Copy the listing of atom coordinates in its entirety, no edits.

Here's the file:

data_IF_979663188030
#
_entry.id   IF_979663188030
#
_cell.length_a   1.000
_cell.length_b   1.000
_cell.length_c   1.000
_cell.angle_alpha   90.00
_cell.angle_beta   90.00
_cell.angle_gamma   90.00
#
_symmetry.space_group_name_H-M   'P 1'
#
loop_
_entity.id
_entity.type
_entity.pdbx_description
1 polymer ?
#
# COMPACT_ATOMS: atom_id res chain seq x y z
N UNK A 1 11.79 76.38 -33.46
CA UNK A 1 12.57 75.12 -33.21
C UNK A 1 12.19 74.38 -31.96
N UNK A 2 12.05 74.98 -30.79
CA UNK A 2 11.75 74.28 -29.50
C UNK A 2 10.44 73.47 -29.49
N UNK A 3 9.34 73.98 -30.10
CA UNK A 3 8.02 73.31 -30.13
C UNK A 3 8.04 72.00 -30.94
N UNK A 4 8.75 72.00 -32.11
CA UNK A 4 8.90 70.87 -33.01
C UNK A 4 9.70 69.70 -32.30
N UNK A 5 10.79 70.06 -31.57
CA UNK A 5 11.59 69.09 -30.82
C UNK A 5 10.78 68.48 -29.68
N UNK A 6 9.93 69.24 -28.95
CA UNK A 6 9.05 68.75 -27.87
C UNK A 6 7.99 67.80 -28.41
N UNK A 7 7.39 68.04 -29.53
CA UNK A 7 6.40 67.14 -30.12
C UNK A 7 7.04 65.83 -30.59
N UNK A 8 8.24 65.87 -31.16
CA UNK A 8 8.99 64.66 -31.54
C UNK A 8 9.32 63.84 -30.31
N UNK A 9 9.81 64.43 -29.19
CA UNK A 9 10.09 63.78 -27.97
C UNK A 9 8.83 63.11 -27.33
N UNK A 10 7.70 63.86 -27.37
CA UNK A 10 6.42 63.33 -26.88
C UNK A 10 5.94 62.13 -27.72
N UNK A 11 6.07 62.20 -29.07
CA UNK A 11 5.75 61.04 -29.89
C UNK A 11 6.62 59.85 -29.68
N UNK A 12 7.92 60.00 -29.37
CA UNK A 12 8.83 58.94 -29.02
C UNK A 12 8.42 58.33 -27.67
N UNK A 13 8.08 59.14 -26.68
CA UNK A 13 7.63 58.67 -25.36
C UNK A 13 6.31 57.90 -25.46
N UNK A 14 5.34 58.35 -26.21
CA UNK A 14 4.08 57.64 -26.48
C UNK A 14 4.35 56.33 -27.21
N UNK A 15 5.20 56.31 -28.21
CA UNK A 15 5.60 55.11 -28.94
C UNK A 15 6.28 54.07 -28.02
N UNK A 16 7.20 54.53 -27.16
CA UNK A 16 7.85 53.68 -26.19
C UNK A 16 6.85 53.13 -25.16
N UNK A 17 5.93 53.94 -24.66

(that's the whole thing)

data_IF_979663188030
#
_entry.id   IF_979663188030
#
_cell.length_a   1.000
_cell.length_b   1.000
_cell.length_c   1.000
_cell.angle_alpha   90.00
_cell.angle_beta   90.00
_cell.angle_gamma   90.00
#
_symmetry.space_group_name_H-M   'P 1'
#
loop_
_entity.id
_entity.type
_entity.pdbx_description
1 polymer ?
#
# COMPACT_ATOMS: atom_id res chain seq x y z
N UNK A 1 11.79 76.38 -33.46
CA UNK A 1 12.57 75.12 -33.21
C UNK A 1 12.19 74.38 -31.96
N UNK A 2 12.05 74.98 -30.79
CA UNK A 2 11.75 74.28 -29.50
C UNK A 2 10.44 73.47 -29.49
N UNK A 3 9.34 73.98 -30.10
CA UNK A 3 8.02 73.31 -30.13
C UNK A 3 8.04 72.00 -30.94
N UNK A 4 8.75 72.00 -32.11
CA UNK A 4 8.90 70.87 -33.01
C UNK A 4 9.70 69.70 -32.30
N UNK A 5 10.79 70.06 -31.57
CA UNK A 5 11.59 69.09 -30.82
C UNK A 5 10.78 68.48 -29.68
N UNK A 6 9.93 69.24 -28.95
CA UNK A 6 9.05 68.75 -27.87
C UNK A 6 7.99 67.80 -28.41
N UNK A 7 7.39 68.04 -29.53
CA UNK A 7 6.40 67.14 -30.12
C UNK A 7 7.04 65.83 -30.59
N UNK A 8 8.24 65.87 -31.16
CA UNK A 8 8.99 64.66 -31.54
C UNK A 8 9.32 63.84 -30.31
N UNK A 9 9.81 64.43 -29.19
CA UNK A 9 10.09 63.78 -27.97
C UNK A 9 8.83 63.11 -27.33
N UNK A 10 7.70 63.86 -27.37
CA UNK A 10 6.42 63.33 -26.88
C UNK A 10 5.94 62.13 -27.72
N UNK A 11 6.07 62.20 -29.07
CA UNK A 11 5.75 61.04 -29.89
C UNK A 11 6.62 59.85 -29.68
N UNK A 12 7.92 60.00 -29.37
CA UNK A 12 8.83 58.94 -29.02
C UNK A 12 8.42 58.33 -27.67
N UNK A 13 8.08 59.14 -26.68
CA UNK A 13 7.63 58.67 -25.36
C UNK A 13 6.31 57.90 -25.46
N UNK A 14 5.34 58.35 -26.21
CA UNK A 14 4.08 57.64 -26.48
C UNK A 14 4.35 56.33 -27.21
N UNK A 15 5.20 56.31 -28.21
CA UNK A 15 5.60 55.11 -28.94
C UNK A 15 6.28 54.07 -28.02
N UNK A 16 7.20 54.53 -27.16
CA UNK A 16 7.85 53.68 -26.19
C UNK A 16 6.85 53.13 -25.16
N UNK A 17 5.93 53.94 -24.66